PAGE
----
Ferrari’s Arrivabene won’t blame Kvyat for Chinese GP incident
Ferrari Formula 1 team principal Maurizio Arrivabene feels there is nothing to gain from apportioning blame in the Chinese Grand Prix collision involving Sebastian Vettel, Kimi Raikkonen and Daniil Kvyat.
Vettel and Raikkonen had to settle for second and fifth in the Shanghai F1 race after coming together at the first corner, with Vettel furiously blaming his Red Bull successor Kvyat for pushing him wide into his team-mate.
Asked if he had the same opinion as Vettel, Arrivabene replied: "I think pointing the finger at somebody isn’t correct.
"Kvyat was doing his race coming into the curve at high speed but Seb and Kimi were doing the same thing in Kvyat’s position.
"Of course if you want to defend your position you move away but unfortunately Kimi was there.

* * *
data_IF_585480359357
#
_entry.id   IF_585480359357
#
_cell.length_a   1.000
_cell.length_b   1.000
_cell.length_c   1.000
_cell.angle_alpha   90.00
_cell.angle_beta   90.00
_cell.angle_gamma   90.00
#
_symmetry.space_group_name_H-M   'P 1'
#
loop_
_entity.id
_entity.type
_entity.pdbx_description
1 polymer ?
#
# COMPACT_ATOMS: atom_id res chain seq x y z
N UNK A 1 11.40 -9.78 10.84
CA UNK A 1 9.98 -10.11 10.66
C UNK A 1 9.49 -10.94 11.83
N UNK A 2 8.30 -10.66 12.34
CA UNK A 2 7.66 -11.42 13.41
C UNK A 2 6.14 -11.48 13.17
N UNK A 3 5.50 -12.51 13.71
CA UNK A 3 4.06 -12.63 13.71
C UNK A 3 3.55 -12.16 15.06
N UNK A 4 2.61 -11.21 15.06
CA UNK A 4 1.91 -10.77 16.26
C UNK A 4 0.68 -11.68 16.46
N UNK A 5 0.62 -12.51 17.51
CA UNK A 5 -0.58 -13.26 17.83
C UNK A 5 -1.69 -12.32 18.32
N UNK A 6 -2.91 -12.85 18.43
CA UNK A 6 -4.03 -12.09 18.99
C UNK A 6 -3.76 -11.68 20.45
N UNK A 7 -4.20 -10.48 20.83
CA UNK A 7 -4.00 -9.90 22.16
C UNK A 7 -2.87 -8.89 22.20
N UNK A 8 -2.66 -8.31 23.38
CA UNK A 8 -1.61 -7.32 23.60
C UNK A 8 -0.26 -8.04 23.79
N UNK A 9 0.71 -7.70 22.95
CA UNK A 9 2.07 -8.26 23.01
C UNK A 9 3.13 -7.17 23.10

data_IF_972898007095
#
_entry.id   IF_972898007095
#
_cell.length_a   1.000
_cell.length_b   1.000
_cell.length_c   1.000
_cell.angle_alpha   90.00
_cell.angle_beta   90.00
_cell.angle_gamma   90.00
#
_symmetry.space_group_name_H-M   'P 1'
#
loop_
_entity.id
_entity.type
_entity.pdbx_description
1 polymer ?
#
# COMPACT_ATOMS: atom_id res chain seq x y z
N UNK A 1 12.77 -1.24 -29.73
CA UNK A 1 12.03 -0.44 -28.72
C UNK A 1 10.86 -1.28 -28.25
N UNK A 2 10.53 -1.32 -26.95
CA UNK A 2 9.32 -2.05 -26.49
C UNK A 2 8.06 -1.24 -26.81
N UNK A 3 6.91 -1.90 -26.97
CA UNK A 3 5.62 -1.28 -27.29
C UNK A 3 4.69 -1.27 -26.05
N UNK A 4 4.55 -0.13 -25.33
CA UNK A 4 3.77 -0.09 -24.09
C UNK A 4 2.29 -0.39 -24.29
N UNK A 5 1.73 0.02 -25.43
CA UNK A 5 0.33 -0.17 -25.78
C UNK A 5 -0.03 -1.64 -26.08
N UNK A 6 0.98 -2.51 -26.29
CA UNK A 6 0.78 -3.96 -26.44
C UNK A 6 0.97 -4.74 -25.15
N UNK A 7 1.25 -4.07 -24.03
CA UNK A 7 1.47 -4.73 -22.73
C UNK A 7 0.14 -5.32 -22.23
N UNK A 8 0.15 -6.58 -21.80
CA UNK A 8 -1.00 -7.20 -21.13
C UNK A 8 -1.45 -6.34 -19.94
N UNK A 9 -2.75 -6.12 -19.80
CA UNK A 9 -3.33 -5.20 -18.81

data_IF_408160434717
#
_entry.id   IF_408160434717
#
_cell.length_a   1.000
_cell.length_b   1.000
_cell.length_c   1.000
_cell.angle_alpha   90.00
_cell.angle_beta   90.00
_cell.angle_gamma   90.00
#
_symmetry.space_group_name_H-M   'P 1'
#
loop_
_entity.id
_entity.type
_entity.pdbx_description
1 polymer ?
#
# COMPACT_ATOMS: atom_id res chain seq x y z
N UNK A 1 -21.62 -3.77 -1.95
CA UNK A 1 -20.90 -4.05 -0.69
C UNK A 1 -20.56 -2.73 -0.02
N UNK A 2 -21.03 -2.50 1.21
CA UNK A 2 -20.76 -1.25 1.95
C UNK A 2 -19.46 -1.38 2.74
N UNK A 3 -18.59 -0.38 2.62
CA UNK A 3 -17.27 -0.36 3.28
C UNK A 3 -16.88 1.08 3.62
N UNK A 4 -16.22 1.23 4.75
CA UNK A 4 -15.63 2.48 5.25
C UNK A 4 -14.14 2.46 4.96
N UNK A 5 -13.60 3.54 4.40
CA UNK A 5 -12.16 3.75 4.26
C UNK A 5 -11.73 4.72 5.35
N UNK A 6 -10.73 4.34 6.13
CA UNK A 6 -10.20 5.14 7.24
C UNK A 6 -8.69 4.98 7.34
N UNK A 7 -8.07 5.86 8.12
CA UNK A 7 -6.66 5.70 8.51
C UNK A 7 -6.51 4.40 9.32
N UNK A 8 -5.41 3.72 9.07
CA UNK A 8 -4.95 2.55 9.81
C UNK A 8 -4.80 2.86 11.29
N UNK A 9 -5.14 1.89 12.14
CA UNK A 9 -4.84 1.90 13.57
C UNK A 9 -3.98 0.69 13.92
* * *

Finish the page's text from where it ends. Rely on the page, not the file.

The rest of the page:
"But this is racing, it’s not monopoly.
"It was an accident. I think they are part of the race but of course when you have your two drivers in a collision with each other it’s not good.
"What can I say more than that?"
While Vettel was adamant Kvyat triggered the collision, he still apologised to Raikkonen and Ferrari for having been part of it.
Asked what Vettel had said to him, Raikkonen replied: "Obviously he said sorry but unfortunately it doesn’t change anything.
"But I’m sure he didn’t do it on purpose.
"It’s not ideal for me or for the team but sometimes it goes like that.
"I paid the price for us but it wasn’t a disaster.
"I’d take this over no points, we still made something out of it."
Kimi "gave his best" after start incident